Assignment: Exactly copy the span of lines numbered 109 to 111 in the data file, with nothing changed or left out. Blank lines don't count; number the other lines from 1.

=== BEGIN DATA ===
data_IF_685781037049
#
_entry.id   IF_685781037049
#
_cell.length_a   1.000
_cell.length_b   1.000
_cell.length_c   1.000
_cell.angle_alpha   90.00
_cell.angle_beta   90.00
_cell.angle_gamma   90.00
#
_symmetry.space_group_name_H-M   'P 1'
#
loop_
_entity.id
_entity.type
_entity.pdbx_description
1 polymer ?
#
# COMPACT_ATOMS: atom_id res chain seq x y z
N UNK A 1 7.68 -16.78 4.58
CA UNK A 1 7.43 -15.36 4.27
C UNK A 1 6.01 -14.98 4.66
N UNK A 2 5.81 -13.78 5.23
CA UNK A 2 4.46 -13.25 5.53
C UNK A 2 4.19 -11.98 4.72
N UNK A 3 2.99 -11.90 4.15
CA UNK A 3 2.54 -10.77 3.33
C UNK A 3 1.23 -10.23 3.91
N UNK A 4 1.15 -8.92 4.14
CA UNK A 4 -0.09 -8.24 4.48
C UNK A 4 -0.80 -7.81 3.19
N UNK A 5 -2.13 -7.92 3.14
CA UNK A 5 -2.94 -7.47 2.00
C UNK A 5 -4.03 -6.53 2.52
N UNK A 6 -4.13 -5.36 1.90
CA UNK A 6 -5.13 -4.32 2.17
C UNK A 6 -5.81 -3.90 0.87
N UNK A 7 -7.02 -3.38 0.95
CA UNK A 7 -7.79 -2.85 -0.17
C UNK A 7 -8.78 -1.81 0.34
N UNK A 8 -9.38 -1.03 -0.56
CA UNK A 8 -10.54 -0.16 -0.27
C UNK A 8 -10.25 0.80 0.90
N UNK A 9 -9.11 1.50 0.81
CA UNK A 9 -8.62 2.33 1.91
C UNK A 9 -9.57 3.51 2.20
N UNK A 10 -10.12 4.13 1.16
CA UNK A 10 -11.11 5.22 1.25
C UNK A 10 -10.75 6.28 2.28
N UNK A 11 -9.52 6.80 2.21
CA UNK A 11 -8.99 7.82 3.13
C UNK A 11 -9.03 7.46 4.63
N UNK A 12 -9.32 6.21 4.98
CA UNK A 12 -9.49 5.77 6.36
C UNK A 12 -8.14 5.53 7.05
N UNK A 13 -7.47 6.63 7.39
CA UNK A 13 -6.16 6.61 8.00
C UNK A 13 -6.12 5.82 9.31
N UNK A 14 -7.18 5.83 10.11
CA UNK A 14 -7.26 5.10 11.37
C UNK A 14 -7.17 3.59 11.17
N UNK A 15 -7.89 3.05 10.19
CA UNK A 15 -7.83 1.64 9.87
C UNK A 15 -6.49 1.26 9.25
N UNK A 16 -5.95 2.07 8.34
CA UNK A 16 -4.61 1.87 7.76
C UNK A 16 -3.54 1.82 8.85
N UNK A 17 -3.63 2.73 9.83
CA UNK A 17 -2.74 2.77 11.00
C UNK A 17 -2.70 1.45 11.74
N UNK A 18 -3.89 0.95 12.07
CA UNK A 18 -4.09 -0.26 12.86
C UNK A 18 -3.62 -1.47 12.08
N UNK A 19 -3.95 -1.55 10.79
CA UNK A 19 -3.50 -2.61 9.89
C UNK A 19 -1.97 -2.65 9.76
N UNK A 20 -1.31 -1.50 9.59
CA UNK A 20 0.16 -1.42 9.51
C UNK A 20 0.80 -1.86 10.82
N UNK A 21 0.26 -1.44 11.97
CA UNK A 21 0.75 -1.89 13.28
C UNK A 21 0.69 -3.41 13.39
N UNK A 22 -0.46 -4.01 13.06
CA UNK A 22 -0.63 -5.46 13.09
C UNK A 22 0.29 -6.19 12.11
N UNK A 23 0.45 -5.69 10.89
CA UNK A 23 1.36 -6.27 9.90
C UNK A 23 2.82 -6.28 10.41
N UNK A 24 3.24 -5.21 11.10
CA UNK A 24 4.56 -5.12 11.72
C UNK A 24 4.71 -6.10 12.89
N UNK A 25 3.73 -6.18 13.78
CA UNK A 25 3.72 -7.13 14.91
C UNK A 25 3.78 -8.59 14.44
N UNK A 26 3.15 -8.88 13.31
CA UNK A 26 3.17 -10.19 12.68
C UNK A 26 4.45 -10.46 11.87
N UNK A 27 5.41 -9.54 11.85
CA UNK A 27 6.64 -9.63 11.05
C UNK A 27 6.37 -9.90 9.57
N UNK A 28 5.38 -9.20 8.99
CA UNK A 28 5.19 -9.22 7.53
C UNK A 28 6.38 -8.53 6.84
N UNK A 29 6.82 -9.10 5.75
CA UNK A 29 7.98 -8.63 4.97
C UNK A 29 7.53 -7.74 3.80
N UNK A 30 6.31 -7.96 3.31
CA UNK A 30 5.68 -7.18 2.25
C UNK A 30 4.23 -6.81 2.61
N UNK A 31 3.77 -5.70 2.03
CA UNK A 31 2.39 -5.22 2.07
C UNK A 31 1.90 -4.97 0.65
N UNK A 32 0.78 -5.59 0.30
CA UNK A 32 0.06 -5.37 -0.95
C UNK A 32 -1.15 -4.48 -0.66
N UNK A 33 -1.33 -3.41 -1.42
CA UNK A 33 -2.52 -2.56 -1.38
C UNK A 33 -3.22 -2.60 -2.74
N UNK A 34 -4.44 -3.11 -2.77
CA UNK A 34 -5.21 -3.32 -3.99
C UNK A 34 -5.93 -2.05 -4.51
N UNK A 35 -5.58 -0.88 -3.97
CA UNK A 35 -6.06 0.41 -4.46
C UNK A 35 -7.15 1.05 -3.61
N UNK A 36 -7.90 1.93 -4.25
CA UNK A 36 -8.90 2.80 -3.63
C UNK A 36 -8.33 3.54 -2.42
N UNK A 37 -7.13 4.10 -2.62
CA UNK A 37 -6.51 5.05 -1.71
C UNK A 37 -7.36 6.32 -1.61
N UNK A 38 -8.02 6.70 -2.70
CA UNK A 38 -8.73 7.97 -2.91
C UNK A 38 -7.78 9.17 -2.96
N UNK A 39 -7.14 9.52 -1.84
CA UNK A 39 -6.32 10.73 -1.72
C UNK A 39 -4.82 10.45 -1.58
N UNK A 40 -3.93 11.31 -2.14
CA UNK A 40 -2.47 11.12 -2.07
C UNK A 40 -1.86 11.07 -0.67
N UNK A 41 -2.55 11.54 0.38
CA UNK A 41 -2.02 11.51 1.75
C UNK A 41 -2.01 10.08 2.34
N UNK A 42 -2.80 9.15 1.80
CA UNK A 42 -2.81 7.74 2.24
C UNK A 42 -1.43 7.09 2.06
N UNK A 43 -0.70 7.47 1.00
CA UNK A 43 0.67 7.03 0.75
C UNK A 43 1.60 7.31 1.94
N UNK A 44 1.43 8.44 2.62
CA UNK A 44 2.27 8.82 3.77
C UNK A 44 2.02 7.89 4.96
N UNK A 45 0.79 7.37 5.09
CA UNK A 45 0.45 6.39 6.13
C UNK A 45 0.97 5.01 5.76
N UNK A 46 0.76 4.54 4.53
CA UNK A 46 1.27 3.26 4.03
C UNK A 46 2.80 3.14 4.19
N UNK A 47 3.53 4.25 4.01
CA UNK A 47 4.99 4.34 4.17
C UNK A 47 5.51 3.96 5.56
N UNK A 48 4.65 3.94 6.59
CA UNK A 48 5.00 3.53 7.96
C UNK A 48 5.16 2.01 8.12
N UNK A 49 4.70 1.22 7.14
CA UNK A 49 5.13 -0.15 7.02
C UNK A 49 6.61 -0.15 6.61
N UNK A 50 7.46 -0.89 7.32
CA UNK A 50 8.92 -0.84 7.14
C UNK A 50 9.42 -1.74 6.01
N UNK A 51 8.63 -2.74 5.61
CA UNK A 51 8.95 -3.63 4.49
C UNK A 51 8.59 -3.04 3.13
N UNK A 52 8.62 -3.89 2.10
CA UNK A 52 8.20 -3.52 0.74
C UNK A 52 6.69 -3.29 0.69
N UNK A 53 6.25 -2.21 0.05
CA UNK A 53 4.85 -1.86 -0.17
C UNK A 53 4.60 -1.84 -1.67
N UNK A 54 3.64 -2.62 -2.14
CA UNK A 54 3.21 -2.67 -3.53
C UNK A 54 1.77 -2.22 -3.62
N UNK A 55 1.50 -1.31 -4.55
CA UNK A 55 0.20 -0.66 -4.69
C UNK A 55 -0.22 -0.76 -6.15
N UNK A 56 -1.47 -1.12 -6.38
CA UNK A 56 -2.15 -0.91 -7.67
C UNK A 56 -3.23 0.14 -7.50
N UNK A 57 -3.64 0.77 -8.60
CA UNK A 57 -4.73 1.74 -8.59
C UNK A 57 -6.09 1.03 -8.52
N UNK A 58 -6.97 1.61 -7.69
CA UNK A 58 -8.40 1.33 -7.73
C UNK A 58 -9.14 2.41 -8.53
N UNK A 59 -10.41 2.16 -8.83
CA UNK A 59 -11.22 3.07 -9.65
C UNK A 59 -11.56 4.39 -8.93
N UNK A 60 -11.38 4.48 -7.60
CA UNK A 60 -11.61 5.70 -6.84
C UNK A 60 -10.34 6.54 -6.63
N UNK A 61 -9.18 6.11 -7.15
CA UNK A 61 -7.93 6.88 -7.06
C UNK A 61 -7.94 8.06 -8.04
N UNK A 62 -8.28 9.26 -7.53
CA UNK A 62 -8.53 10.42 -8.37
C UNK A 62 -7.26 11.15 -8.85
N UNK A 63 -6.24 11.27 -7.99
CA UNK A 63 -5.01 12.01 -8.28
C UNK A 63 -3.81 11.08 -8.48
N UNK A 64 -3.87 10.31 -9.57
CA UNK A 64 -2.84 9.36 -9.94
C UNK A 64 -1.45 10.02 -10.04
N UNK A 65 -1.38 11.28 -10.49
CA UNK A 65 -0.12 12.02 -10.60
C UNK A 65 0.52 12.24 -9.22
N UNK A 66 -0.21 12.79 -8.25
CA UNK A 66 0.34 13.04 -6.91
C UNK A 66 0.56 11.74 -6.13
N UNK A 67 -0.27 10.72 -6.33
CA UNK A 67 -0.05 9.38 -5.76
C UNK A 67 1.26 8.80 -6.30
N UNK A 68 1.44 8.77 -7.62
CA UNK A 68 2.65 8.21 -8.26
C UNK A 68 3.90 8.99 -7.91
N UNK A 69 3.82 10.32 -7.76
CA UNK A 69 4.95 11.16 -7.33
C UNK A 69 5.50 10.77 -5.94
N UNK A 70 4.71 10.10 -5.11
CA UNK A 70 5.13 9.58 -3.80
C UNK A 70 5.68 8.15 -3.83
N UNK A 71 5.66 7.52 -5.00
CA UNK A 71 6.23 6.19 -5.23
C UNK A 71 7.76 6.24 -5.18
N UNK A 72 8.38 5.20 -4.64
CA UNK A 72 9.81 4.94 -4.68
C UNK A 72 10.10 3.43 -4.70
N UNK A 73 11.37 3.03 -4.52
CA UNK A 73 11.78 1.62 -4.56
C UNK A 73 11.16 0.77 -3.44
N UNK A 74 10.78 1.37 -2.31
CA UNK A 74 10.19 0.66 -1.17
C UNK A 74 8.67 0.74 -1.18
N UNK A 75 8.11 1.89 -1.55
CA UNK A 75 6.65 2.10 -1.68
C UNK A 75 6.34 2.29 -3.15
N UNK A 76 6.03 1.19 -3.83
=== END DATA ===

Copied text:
CA UNK A 30 5.68 -7.18 2.25
C UNK A 30 4.23 -6.81 2.61
N UNK A 31 3.77 -5.70 2.03